By: Michelle Zhang
Michelle is from Massachusetts and is currently on a gap year between high school and university. She volunteers as an impact assessment intern and tour guide with En Vía.
Once a year, En Vía offers a five day Project Tour that expands upon regular tours. Participants not only learn about microfinance by connecting with our borrowers, but also get to cook with a renowned Zapotec chef, observe a weaving demonstration, and hike through the beautiful foothills of the Sierra Norte. Most importantly, the tour supports our borrowers’ businesses through two hands-on projects: building a smoke-free, fuel-efficient stove and painting a storefront sign. The women go through an application process, demonstrating their need, if they want to receive either. They contribute many of the materials themselves and decide on the vision they want volunteers to bring to life. I recently chatted with some of our borrowers who hosted Project Tour participants to reflect on their experience and the impact of their stove or storefront.
In Abasolo, I met Maria who makes tortillas. She started her business 20 years ago because of family struggles with income. For the first ten years, she didn’t actually make any money; a man who produced corn would give her maize to make into tortillas, and in exchange for the service, he would bring tejate (a chocolate maize drink) or lunch for her and her family. Eventually she started planting corn herself and selling tortillas directly to customers. When she joined En Vía in 2016, Maria was able to buy more maize and chickens to raise. Most days, she takes orders of tortillas by the hundreds! She showed me the maize she collected in the fields earlier and explains how she soaks it in limestone water before grinding it at the mill to make masa, corn dough, which she then flattens into tortillas. A Project Tour group helped Maria build the stove she now cooks the tortillas with every morning. Before, she would put the comal, a traditional circular cooking surface, over fire in a metal can. It was extremely hot cooking like this, hurting her skin and draining her energy. With the comal over the new stove, she could work a lot more comfortably. Though she likes her job, it’s hard work, and Maria hopes that her children get to do something else if that’s what they want. Her son is determined to study robotic engineering in university, and though she doesn’t have the money to send him, she said that as his mother, how can she say no? Currently tortillas are Maria’s only business, but in the future, she hopes to earn more income by opening a stand with tortilla based foods like memelitas, tlayudas, and quesadillas.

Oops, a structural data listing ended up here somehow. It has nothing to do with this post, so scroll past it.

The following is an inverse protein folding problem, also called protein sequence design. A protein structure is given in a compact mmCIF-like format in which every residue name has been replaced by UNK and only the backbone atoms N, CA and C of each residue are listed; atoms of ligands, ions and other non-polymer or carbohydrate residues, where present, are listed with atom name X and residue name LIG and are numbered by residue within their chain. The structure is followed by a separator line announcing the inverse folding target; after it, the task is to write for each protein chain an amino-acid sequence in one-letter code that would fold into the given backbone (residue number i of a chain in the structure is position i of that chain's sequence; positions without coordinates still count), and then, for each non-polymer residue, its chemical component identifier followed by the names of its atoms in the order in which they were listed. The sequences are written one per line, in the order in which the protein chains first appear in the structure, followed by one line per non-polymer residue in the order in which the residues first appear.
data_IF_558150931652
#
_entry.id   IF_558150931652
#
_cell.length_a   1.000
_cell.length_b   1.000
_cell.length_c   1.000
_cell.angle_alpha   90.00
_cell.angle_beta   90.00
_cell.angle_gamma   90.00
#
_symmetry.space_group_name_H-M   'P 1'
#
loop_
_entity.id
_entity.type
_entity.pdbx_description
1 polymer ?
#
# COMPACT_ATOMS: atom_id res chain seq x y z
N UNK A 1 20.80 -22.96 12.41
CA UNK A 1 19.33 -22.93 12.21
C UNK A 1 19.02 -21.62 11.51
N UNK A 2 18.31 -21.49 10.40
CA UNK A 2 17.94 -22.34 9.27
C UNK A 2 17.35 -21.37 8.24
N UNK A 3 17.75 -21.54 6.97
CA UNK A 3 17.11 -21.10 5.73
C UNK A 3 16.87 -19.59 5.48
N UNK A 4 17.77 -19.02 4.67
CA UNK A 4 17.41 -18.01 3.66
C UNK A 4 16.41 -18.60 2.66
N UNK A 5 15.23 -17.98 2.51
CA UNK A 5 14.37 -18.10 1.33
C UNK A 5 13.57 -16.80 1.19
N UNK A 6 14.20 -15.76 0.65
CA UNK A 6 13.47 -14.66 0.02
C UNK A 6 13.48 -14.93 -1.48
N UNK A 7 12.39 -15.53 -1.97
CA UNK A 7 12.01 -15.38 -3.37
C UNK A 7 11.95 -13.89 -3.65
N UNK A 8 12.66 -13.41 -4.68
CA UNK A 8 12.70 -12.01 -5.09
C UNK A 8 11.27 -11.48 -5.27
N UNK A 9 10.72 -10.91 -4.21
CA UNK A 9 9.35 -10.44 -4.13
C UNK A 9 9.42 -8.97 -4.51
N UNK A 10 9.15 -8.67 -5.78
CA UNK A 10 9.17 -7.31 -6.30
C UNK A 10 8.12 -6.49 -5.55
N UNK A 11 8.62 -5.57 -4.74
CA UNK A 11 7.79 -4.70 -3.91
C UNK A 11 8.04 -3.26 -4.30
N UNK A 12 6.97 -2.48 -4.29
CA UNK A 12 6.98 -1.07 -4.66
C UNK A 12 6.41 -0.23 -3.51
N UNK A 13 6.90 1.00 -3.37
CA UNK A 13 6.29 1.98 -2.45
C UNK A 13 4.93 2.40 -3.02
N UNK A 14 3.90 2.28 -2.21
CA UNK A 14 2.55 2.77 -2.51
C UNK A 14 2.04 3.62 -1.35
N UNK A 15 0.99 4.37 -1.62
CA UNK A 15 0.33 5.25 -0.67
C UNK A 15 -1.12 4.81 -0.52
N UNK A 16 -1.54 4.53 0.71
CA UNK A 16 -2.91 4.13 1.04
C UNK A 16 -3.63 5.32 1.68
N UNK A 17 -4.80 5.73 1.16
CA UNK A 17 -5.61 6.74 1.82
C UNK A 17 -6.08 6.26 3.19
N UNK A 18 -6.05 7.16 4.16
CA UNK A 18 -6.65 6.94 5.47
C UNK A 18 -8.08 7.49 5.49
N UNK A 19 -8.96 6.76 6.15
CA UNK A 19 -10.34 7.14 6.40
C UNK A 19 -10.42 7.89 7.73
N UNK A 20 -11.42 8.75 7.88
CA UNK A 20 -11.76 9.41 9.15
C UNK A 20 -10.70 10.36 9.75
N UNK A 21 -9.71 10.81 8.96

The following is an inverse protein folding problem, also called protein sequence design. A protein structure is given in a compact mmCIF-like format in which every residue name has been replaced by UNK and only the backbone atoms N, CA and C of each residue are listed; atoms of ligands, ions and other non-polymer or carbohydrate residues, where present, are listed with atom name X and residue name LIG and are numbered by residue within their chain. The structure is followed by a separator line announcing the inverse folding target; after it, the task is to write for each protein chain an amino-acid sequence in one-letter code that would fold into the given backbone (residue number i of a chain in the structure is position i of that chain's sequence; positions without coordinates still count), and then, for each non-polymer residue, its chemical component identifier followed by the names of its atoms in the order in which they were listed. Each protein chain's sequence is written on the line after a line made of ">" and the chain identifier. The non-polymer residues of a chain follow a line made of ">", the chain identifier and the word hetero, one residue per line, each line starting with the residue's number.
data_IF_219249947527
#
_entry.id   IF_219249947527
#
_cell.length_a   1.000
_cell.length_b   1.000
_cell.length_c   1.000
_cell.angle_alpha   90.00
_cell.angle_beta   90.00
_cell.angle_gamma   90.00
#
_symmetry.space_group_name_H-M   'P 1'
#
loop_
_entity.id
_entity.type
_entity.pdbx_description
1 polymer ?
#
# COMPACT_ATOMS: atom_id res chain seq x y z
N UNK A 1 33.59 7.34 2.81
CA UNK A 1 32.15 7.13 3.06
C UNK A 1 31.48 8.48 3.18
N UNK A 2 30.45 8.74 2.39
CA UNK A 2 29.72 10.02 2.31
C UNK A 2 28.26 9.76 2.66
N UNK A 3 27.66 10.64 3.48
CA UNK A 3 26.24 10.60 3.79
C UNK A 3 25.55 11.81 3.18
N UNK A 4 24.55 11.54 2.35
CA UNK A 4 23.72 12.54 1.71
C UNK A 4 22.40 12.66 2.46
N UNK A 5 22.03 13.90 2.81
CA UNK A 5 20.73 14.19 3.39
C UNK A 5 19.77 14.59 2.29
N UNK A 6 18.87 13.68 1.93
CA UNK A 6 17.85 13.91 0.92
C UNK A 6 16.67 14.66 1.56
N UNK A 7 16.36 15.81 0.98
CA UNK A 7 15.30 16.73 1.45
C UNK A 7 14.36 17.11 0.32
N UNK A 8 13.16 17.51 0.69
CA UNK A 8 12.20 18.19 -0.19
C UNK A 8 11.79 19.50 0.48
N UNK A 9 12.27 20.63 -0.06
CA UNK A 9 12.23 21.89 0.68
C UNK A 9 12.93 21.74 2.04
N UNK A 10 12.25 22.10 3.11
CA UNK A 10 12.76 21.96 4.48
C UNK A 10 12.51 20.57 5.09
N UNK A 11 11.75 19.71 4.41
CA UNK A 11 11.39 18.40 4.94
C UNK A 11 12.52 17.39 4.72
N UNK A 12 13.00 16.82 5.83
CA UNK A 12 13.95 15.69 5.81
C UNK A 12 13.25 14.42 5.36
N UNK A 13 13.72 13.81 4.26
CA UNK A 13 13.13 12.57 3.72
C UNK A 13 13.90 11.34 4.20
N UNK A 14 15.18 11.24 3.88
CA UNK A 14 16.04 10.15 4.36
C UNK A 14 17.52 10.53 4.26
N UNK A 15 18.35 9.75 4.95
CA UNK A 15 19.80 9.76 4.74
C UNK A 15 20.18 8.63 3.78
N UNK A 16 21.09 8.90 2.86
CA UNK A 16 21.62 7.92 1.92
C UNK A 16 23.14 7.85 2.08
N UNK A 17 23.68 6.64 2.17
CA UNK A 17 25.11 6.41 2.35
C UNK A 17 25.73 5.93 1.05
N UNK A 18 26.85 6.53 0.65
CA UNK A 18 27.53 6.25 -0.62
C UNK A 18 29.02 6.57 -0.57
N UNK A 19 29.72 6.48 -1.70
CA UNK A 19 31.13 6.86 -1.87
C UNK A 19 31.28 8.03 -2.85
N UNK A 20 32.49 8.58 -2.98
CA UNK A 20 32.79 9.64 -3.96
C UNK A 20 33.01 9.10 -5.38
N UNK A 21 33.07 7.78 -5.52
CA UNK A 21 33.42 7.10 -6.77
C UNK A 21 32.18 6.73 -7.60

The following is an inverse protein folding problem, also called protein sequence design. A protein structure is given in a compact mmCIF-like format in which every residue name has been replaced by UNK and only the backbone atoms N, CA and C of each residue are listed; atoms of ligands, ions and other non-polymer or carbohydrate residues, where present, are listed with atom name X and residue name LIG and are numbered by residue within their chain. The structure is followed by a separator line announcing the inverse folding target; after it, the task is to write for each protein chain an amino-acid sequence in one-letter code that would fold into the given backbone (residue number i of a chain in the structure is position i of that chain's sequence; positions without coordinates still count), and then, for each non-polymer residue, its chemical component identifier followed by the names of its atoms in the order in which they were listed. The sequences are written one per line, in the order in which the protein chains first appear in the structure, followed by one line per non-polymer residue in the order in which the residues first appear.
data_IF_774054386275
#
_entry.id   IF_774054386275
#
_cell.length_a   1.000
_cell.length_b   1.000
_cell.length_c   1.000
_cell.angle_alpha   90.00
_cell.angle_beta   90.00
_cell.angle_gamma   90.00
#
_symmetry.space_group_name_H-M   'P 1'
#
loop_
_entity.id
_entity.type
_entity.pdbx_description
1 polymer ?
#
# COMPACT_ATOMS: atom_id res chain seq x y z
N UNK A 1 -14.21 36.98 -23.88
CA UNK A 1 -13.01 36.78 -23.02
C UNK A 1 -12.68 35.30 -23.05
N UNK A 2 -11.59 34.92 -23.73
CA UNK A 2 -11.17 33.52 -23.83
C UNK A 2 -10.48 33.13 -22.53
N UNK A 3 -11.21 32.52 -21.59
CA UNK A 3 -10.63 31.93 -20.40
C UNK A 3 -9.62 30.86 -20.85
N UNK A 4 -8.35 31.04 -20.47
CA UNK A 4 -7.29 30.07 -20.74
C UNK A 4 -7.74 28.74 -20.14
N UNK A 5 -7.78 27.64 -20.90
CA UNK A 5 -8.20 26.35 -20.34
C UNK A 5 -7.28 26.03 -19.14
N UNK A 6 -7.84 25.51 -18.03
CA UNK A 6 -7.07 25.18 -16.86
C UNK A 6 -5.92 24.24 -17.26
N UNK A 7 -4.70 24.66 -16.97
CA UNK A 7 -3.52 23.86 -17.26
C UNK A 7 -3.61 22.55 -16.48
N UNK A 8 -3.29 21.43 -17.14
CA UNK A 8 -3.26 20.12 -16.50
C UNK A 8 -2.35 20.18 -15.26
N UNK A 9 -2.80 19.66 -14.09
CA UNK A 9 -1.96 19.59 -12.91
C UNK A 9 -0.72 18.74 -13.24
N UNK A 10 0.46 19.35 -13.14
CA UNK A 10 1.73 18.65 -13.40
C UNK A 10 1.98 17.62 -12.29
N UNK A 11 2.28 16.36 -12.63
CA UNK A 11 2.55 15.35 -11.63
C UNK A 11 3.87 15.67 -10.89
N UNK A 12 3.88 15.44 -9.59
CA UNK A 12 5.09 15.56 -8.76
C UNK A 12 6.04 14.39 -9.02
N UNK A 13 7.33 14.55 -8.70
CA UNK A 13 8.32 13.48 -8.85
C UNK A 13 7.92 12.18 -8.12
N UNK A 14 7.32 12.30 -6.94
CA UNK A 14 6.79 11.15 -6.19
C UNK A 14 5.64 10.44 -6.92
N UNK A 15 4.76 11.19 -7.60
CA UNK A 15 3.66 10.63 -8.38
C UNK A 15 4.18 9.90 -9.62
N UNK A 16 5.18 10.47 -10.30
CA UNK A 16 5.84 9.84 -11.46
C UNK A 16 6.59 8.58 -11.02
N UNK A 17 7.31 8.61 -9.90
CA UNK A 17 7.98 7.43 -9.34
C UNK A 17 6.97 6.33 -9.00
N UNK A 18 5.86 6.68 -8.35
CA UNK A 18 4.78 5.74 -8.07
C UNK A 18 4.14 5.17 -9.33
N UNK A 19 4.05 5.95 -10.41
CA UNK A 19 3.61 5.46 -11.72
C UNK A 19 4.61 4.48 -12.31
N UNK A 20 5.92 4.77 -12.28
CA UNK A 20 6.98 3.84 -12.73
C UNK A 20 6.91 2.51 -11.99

In Tomaltepec, sisters Silvia and Teresa showed me their storefronts. Silvia owns a taqueria (taco shop) and Teresa an internet cafe. The taqueria is a family business originally started by one of her sisters 38 years ago. Silvia has worked there for ten years. She joined En Vía four years ago when invited to be a group member by another sister who has since passed away. It was busy when I arrived; women in aprons cooking and cleaning, family coming in and out. She had just hosted lunch for a microfinance tour. Every time our tours go to Tomaltepec, we eat chile rellenos, deep fried chili peppers stuffed with meat or cheese, at Silvia’s. People from town also love eating at her place. Silvia said she has a lot more customers now that she has a new, clearer storefront painted with the help of last year’s Project Tour. Right next door is Teresa’s internet cafe, painted the same day as Silvia’s. She was cooking in her kitchen, directly behind her business, when I arrived and explained to me that her and her son live upstairs. As soon as I sat down, she pulled out her guitar to sing me a song! Teresa plays and sings in church, often teaching kids to play too. I asked her if performing is also part of her business, and she explained that she never charges money because her music is for God. Originally, Teresa wanted her business to be a hair salon, but she didn’t know how to cut hair. So instead, she bought four used computers and started an internet cafe. Even though she didn’t know how to use a computer herself, the business boomed because there were no cell phones then. Through her customers, she learned little by little how to use the computers, and now she’s the one troubleshooting for them. She even makes a little extra money typing and printing documents for other people. Her most recent project was typing up a written request to the town’s president for a construction group to build a bridge. Teresa also mentioned that she’s had more customers since her storefront was painted. The kids especially think it’s “chido” (cool) and even have stopped to take pictures of it! Both her and her sister tell me how fun painting with the group was, with everyone laughing, joking, and playing music the whole day: a real fiesta.
This year, En Vía will have another Project Tour from July 15th to 19th. Come join us for five fun and meaningful days that leave an impact long after your trip! For more info visit: https://www.envia.org/project-tour.